First things first: If you have time, grab the most up-to-date congregation contact list you have. If you don’t have a contact list, you might send an invitation to your fellow church members to share via a Google Docs survey (or another service your congregation already uses) where they can fill in this information. If you go this route, you can also ask them if they plan to evacuate, where they’re going, and for alternative contact information.

If you have time prior to the disaster, reach out to your congregation using your normal and most common means of communication to let them know how they might be able to stay in touch with the church, leadership, and each other.

Common crisis communication strategies include: using a call-down procedure (e.g., activate “prayer chain”), text messaging, text broadcasting, social media notifications, alternate call-in number (e.g., instruct members to call in to a “sister” church in another region who is willing to take messages), to name a few.

Don’t just let your congregation know how you’ll be communicating, but also let them know how to use the ways you’ll be communicating.

2) Echo Evacuation Messaging

Encourage your congregation and community to follow evacuation notifications being issues by the authorities. Several states have already begun evacuation messaging. Though many people are heeding these notifications, not all are.

Are there members of your congregation who may not be reachable by local officials, or who may be hesitant to follow the direction of local officials? If your church is located in a community where a sense of mistrust of governmental officials or authorities exists, you sharing the same evacuation message can make a big difference. Research has shown that vulnerable communities, like minority ones, may be less likely to heed official warnings.

Sometimes who conveys the message is just as important as the message itself. Hearing the evacuation message from you as a church leader can make a big difference in calling people to action. Remember a trusted message comes from a trusted messenger.

As best as you can, try to facilitate transportation to those that need it. For example, maybe you can help connect those who need assistance with relatives or people in your congregation that might offer transportation. Or maybe you have a church bus that could transport people with limited mobility. If you are aware of local, state, or federal resources for evacuation transportation you can communicate these resources too.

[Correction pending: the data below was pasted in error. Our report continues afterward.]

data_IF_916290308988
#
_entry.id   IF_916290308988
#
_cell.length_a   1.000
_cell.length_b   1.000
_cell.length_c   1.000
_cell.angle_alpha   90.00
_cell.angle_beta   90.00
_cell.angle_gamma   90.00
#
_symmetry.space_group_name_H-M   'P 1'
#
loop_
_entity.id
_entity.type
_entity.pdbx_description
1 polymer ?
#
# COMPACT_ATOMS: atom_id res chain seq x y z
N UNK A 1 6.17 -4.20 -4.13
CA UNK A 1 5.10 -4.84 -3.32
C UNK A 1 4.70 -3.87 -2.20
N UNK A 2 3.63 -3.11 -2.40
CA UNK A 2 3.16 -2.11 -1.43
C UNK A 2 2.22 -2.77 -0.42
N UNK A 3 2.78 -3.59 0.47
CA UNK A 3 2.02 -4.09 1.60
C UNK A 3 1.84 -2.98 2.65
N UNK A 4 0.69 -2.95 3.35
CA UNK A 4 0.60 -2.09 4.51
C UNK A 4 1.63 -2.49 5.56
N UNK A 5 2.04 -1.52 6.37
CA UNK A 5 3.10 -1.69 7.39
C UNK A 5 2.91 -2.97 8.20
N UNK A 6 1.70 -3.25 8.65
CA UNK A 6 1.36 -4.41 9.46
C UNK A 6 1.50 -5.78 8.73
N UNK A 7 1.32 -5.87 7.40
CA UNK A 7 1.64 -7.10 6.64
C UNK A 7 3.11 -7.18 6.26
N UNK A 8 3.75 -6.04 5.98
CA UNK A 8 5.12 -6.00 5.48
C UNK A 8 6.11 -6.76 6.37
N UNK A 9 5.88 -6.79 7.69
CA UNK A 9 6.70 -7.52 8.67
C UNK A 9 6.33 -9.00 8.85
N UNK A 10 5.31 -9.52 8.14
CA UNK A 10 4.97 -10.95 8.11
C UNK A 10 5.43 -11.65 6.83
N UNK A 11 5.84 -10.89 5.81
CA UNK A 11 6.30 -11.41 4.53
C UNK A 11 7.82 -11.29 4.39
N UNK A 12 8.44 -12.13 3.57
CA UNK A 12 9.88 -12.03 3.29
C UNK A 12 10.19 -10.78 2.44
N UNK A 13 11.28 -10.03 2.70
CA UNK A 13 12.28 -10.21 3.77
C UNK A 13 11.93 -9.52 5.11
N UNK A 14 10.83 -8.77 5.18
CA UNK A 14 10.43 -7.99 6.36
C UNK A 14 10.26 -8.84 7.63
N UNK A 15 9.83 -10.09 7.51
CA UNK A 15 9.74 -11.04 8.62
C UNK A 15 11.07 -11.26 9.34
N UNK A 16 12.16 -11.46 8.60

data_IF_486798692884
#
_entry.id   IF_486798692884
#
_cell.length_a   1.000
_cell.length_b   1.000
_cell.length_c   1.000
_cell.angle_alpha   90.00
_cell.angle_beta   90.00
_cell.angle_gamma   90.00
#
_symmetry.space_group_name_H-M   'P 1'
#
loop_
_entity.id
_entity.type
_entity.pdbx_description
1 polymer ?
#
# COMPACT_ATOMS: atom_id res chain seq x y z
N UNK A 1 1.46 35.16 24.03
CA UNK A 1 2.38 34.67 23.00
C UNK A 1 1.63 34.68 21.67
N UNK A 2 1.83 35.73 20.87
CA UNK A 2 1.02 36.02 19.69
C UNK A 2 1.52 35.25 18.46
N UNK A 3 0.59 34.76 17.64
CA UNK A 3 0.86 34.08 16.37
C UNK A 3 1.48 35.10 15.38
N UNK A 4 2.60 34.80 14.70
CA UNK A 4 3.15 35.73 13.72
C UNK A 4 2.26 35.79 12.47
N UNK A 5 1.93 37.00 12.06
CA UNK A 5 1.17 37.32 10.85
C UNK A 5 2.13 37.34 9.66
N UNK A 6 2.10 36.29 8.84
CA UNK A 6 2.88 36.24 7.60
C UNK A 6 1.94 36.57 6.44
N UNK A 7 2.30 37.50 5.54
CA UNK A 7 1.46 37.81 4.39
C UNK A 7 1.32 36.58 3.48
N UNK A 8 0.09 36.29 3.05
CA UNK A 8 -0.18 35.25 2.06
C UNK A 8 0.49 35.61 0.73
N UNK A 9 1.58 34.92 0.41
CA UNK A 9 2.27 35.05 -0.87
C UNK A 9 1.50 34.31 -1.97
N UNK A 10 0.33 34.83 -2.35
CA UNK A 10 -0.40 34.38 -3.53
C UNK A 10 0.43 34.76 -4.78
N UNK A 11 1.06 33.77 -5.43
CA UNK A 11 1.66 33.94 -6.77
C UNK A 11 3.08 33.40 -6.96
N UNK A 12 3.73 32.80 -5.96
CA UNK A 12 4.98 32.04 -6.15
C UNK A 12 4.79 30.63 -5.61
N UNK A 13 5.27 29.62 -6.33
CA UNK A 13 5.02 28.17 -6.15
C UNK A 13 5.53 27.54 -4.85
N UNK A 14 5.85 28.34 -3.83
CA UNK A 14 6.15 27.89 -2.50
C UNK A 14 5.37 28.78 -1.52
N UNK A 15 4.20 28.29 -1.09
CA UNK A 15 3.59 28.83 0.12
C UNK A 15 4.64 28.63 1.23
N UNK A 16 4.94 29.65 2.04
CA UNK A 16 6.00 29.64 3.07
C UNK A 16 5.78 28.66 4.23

3) Minimize Risk

Some disasters are so big that the following steps may be futile. However, if your church building largely survives the winds headed your way, these steps can help reduce some forms of property damage.

If you have time to take action to protect your church property, here’s a few tips: board up windows, reinforce doors, secure heavy electronics (e.g., televisions and computers), anchor bookshelves and large cabinets, strap water heaters to walls, secure or remove items that could become projectiles in high winds, and consider raising water heaters and other appliances to avoid flood damage.

You may also think about retrieving important documents or possessions. Similarly, identify resources that may be helpful to retrieve so that you are more likely to have them available to facilitate worship or other key ministerial activities or rites once the disaster passes.

The window of time is closing in to be able to implement these “just-in-time” preparedness tips for a lot of communities, and has already passed for others. To be clear, don’t attempt these preparedness steps if they go against the evacuation notices your community may have received or put you or others at risk. Still, it’s my hope that these strategies may yet be helpful for those who have a window of opportunity.

How Churches Far from Harvey’s Path Can Immediately Help

The Bible beckons us to use our time, talents, and treasure to help those in need (Acts 10:4), and where there is a disaster, there is need. Scripture is rich with examples, such as Nehemiah, of how God has brought about hope, redemption, and recovery through the people of God in times of disaster. Your church might feel compelled to help, yet may not know where to begin. Here are some specific ways your church can get ready to serve when the time comes.

1) Prepare to Mobilize Volunteers